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Psychiatric Symptoms

Prevalence, Co-occurrence, and Functioning Among Extremely Low Gestational Age Newborns at Age 10 Years

Dvir, Yael MD*; Frazier, Jean A. MD*; Joseph, Robert M. PhD; Mokrova, Irina PhD; Moore, Phoebe S. PhD*; O'Shea, T. Michael MD, MPH; Hooper, Stephen R. MD; Santos, Hudson P. Jr PhD, RN; Kuban, Karl MD, SM Epi for the ELGAN Study Investigators

Journal of Developmental & Behavioral Pediatrics: December 2019 - Volume 40 - Issue 9 - p 725–734
doi: 10.1097/DBP.0000000000000744
ORIGINAL ARTICLE
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Objective: To evaluate the percentage of children born extremely preterm (EP) who screen positive for ≥1 DSM-IV psychiatric disorders, the co-occurrence of and sex-related differences in these classifications, and the functional correlates of psychiatric symptoms.

Methods: The Extremely Low Gestational Age Newborn (ELGAN) Study is a prospective cohort follow-up of children born <28 weeks' gestation. For 871 10-year-old children, parents completed the Child Symptom Inventory-4 (CSI-4), a child educational/medical history questionnaire, and the Pediatric Quality of Life Inventory (PedsQL).

Results: At age 10 years, ELGANs were more likely to screen positive for a number of psychiatric disorders when compared with normative expectations on the CSI-4, with a few sex-related differences. Fifteen percent of participants screened positive for 1 disorder, 7% for 2, 3% for 3, and 4% for ≥4 psychiatric disorders. Compared with children who did not screen positive for psychiatric disorders, children who screened positive for ≥3 psychiatric disorders were approximately twice as likely to have repeated a grade, have an individualized educational program, have an individual school aide, and to require special remediation classes. Children who screened positive for any psychiatric disorder were 4 times more likely to use 1 or more psychotropic medication, and those who screened positive for ≥2 psychiatric disorders had lower PedsQL scores.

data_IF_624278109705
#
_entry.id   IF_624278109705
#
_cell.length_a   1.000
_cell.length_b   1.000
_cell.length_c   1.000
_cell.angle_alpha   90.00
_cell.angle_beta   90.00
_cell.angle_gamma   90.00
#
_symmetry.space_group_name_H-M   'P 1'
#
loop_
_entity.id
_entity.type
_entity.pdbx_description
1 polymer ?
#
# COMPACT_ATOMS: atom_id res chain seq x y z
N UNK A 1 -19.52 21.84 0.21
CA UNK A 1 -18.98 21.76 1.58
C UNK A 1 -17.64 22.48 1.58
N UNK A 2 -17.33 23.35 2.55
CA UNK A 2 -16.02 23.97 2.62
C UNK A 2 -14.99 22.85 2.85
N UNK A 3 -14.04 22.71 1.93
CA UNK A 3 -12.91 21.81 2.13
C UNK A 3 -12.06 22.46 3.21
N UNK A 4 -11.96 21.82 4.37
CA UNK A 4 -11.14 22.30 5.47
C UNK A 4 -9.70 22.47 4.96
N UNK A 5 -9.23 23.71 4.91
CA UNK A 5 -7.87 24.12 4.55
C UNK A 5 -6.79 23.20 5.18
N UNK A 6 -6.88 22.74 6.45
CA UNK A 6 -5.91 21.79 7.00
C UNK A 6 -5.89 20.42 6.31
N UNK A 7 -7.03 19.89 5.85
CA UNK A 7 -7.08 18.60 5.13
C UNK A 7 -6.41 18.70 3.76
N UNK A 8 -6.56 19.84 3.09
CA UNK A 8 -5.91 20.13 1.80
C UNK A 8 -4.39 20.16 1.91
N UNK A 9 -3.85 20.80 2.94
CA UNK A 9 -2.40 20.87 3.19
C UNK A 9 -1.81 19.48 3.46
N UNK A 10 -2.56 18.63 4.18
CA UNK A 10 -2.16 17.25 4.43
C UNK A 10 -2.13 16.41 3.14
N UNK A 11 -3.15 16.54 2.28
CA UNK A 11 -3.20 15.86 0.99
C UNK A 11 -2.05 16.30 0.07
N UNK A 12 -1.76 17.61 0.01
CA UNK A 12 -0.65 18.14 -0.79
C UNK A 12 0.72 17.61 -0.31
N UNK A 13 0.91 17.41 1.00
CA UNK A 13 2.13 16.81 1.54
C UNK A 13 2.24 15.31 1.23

Conclusion: Among 10-year-old children born EP, rates of psychiatric symptoms exceeded normative expectation, and children who screened positive for more than 1 psychiatric disorder were at increased risk of having multiple functional impairments.

This article has supplementary material on the web site: www.jdbp.org.

*University of Massachusetts Medical School, Worcester, MA;

Boston University School of Medicine, Boston, MA;

University of North Carolina at Chapel Hill, Chapel Hill, NC.

Address for reprints: Jean A. Frazier, MD, University of Massachusetts Medical School, 55 Lake Avenue, North, Worcester, MA 01655; e-mail: jean.frazier@umassmed.edu.

This study was supported by The National Institute of Neurological Disorders and Stroke (5U01NS040069-05; 2R01NS040069-06A2), and the National Institute of Child Health and Human Development (5R01HD092374-02 and 5P30HD018655-34), and the Office of the National Institutes of Health Director (1UG3OD023348-01).

Disclosure: J. A. Frazier has the following disclosures: receiving research support from Takeda Pharmaceuticals, Fulcrum Therapeutics, Janssen Research and Development, and Roche. No funds from these entities supported this project, and none of these entities reviewed/commented on this study. The remaining authors declare no conflict of interest.

Supplemental digital content is available for this article. Direct URL citations appear in the printed text and are provided in the HTML and PDF versions of this article on the journal's Web site (www.jdbp.org).

Received April , 2019

Accepted August , 2019

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